Category Archives: Google

Don’t Turn on WiFi on Your Phone Until You Patch it

An interesting vulnerability was just announced that affects both Apple and Google/Android phones.  That is something that is very unusual.

The bug is tied to a part of all cell phones called the baseband processor.  It is the part of the phone that controls the radios inside your phone.  In this case, the chip is the Broadcom 43xx family of chips.  According to Broadcom this chip can control your cellular radio, WiFi, Bluetooth and FM radio all on one chip.

Unfortunately, researchers found a bug in the WiFi code that would allow an attacker to take over the baseband processor and from there, the entire phone.

The reason this affects both Apple and Android phones is that this chip is used by almost everyone.  From iPhone 5s to the newest Android phones, they are all impacted.

Apple just released iOS 10.3.3 (which may or may not have been downloaded to your iPhone yet) and Google just released an Android patch in the July updates.  Unlike Apple devices, Android users have to wait for manufacturers to pick up Google’s fixes and test them and then wait again for carriers to make them available.  The only users who do not have to wait are Google branded Android phone users.  Those users get their patches directly from Google.

What can you do?

Three answers.

If you are an Apple user, download iOS 10.3.3 and install it.  Done!

If you are a user who is running a relatively new version of the Android OS on your phone AND your phone manufacturer/carrier is actively releasing updates, you should install the July update as soon as it is available.  That might be 30 days or more.

If you are running an older version of the Android OS and/or your carrier/phone vendor is not releasing security updates, you are kind of out of luck.  Turn off your WiFi and DO NOT TURN IT ON EVER AGAIN.  This is probably. for most people, time to get a new phone.

Why, you say, am I so aggressive about this?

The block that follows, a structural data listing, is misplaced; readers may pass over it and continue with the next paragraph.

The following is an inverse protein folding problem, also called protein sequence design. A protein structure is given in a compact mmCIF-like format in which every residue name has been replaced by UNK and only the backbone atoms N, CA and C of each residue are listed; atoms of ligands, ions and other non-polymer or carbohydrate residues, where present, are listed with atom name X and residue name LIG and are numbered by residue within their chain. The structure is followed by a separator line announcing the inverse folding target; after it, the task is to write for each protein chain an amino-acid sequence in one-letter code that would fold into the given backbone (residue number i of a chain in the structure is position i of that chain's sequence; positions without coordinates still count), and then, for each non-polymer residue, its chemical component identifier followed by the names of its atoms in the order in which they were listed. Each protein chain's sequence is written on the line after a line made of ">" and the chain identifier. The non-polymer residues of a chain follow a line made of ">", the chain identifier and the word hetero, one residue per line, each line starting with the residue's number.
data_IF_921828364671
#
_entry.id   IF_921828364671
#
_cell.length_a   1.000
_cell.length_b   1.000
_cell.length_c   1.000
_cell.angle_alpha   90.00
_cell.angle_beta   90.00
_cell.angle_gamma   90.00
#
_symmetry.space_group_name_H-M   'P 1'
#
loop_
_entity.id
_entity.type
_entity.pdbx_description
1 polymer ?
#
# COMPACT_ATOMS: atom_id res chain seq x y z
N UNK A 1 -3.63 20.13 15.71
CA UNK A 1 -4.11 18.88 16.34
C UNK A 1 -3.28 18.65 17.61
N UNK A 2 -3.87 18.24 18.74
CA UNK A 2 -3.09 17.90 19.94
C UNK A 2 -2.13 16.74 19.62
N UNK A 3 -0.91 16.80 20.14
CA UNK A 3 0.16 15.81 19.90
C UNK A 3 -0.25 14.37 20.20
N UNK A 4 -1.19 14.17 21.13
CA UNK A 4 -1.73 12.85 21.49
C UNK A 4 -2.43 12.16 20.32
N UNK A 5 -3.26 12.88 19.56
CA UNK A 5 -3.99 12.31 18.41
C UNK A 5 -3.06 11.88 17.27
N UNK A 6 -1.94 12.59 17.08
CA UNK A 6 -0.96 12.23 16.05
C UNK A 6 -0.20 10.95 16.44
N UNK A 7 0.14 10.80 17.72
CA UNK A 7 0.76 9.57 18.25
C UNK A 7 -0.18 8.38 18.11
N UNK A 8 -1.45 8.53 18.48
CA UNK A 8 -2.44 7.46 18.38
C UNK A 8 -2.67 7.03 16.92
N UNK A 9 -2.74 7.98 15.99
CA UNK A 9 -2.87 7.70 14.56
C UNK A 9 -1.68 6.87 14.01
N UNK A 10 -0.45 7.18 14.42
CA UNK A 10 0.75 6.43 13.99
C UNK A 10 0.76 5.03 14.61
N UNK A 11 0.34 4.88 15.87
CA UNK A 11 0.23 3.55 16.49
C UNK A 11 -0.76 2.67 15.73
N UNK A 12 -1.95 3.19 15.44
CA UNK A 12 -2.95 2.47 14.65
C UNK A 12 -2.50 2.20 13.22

The report is that you only have to be within radio range of the WiFi access point which is trying to attack you in order to be compromised.  You DO NOT need to connect to that access point.  You do not need to open a web browser.  You do not need to install an app.  You do not need to click on a link.  All you need to do is be near a rogue WiFi access point – which could easily be hidden in someone’s backpack.

So, for now, until you have installed the patch, if you can, leave WiFi off.  If you can’t, then only turn it on when you have to.

We will know more after the researcher presents his findings at Blackhat later this month, but at least from what we have heard, this don’t not affect Windows or Mac computers, only mobile devices. But, stay tuned;  this is not the end of the story.

Information for this post came from Threatpost.

Facebooktwitterredditlinkedinmailby feather

Google Adds Easy iOS Management Option for G-Suite Users

For those Google G-Suite (AKA Google Apps and Google Apps for Work) users, Google has released a new option for managing iPhones and iPads.

What is great about it is that it does NOT require installing an agent on the phone or pad.

Google calls it the Basic Mobile Management option for iOS and it allows G-Suite administrators to manage iOS devices without having to install an agent or a profile.

It allows administrators to enforce screen locks or passwords on the devices including the minimum or maximum number of characters in a password and the expiration period.

It can also force a factory reset after too many failed login attempts.

Administrators can wipe the entire device if it is lost or stolen or just G-Suite data if the user is leaving the company.

The software allows an administrator to see all of the devices connected to their domain which is certainly a nice feature.

Administrators will be able to set up corporate accounts on the devices similarly to setting up personal accounts.

Google does offer a more robust product, advanced mobile management, for users that want even more features, but for a lot of companies. Basic will be sufficient.

Curiously, this only works on non-Google (Apple) devices.  Users have to install an agent on Android devices to do the same thing.

Google Mobile Management is available at no extra charge for G-Suite users.

Information for this post came from eWeek and Google Support and G-Suite admin help.

 

Facebooktwitterredditlinkedinmailby feather

The End of the Road for HTTP://